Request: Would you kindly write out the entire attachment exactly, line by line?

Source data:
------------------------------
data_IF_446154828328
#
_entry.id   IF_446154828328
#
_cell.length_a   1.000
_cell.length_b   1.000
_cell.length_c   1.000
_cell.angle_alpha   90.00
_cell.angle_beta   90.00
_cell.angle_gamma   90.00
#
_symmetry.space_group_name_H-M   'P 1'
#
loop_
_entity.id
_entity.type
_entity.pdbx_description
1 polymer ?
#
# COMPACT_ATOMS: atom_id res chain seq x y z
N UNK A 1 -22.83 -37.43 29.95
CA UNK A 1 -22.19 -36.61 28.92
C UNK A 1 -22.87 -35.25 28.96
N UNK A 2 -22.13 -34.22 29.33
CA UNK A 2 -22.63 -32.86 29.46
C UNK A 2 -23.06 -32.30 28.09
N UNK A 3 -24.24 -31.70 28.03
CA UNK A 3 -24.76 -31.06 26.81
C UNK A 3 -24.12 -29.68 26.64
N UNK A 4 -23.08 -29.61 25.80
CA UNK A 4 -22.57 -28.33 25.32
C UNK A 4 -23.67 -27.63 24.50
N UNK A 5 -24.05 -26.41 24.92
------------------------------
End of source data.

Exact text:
data_IF_446154828328
#
_entry.id   IF_446154828328
#
_cell.length_a   1.000
_cell.length_b   1.000
_cell.length_c   1.000
_cell.angle_alpha   90.00
_cell.angle_beta   90.00
_cell.angle_gamma   90.00
#
_symmetry.space_group_name_H-M   'P 1'
#
loop_
_entity.id
_entity.type
_entity.pdbx_description
1 polymer ?
#
# COMPACT_ATOMS: atom_id res chain seq x y z
N UNK A 1 -22.83 -37.43 29.95
CA UNK A 1 -22.19 -36.61 28.92
C UNK A 1 -22.87 -35.25 28.96
N UNK A 2 -22.13 -34.22 29.33
CA UNK A 2 -22.63 -32.86 29.46
C UNK A 2 -23.06 -32.30 28.09
N UNK A 3 -24.24 -31.70 28.03
CA UNK A 3 -24.76 -31.06 26.81
C UNK A 3 -24.12 -29.68 26.64
N UNK A 4 -23.08 -29.61 25.80
CA UNK A 4 -22.57 -28.33 25.32
C UNK A 4 -23.67 -27.63 24.50
N UNK A 5 -24.05 -26.41 24.92